From there we move to the Reward Challenge, where the remaining contestants are split into two teams of three (Tasha, Tony and Trish vs Spencer, Kass and Woo) and charged with throwing bags at a big wall o’blocks. The twist is that the wall you’re trying to demolish actually belongs to the other team, and once you’ve completely knocked it down, you have to swap places and put it back together, so the team that doesn’t manage to completely demolish it gives the others a head start on the second part of the task. To be honest, it’s kind of dumb, and the first part of it makes very little difference anyway, because when Team Spencer knocks all the blocks down the others have only got about two left anyway. Spencer and Tasha take the rebuilding, and while Tasha gets off to a strong start, she falters later while Spencer is slow and steady and also has Kass behind him doing some excellent back-seat building. They win, and their reward is to go and distribute school supplies to some children, and then eat some meat.
They head off for the reward, where it turns out that Spencer hates children because of course he does. Woo, on the other hand, LOVES children and basically ends up being the unexpected highlight of an extremely bloated segment as he entertains the kids by spinning a basketball on his finger and doing a martial arts show for them. It’s easily the most animated he’s been all season, and it’s very cute. Of course, taking time away from camp necessitates a strategy discussion, so Kass suggests they target Tony. Obviously he claims to have the Tyler Perry Idol Of Absurd Power, but she theorises that they could vote split between him and Trish, and then whatever he and Trish do, they’ll either get one of them out right away or get them on the revote. Of course, this doesn’t factor in the part where Tony could (and indeed does) have two idols that he could use to save both himself and Trish, but Kass probably isn’t the great reader of people she pretends to be. Woo isn’t sure at first, but on the walk home, he decides that he’s in.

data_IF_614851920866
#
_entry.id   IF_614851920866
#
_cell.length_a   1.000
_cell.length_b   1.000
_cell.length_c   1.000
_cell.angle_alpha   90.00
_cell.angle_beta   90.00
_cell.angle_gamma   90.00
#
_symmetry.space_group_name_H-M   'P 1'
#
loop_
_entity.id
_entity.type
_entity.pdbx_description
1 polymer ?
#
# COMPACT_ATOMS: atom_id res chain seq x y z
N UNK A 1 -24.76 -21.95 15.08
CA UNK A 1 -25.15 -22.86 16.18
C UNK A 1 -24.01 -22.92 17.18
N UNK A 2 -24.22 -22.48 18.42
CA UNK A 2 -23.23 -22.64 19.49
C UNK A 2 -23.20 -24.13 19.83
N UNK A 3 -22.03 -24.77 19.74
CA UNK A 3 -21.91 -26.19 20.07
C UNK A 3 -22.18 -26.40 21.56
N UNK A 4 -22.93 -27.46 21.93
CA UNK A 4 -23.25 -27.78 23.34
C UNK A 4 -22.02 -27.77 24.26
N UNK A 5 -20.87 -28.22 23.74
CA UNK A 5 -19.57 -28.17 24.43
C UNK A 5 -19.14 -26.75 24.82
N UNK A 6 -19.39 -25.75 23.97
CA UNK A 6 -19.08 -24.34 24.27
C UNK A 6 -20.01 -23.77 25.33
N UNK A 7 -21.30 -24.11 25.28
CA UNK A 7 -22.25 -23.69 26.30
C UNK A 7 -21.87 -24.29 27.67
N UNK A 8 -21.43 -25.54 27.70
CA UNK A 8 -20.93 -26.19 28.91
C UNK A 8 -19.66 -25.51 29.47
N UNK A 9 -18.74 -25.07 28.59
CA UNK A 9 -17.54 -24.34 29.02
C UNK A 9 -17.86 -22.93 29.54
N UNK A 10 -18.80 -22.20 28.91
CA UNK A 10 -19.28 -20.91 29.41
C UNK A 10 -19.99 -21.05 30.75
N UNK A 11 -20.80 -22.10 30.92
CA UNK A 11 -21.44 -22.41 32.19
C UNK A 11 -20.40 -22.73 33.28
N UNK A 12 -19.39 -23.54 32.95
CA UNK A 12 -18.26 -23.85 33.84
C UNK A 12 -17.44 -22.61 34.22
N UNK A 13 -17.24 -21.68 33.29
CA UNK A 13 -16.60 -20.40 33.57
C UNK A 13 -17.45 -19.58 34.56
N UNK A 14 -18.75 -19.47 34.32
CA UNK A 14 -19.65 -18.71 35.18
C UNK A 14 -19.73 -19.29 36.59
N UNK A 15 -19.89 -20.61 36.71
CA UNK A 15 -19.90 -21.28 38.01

Of course, Tony and Trish were absolutely expecting the events of the above paragraph, and we see them discussing that if Woo comes back and says that Spencer and Kass didn’t try to turn him, they’ll know he’s lying and it definitely happened. Woo isn’t quite that stupid, but he does the next worst thing: he tells them that Spencer tried to get him to vote Tasha out, which makes literally no sense from any sort of strategic standpoint. Oh, Woo. You’re hot, and you’re great with kids, but you really have no business being on Survivor because you cannot bluff in the slightest. So naturally Woo’s oddball answer leaves Tony and Trish more convinced than ever that they need to watch their backs.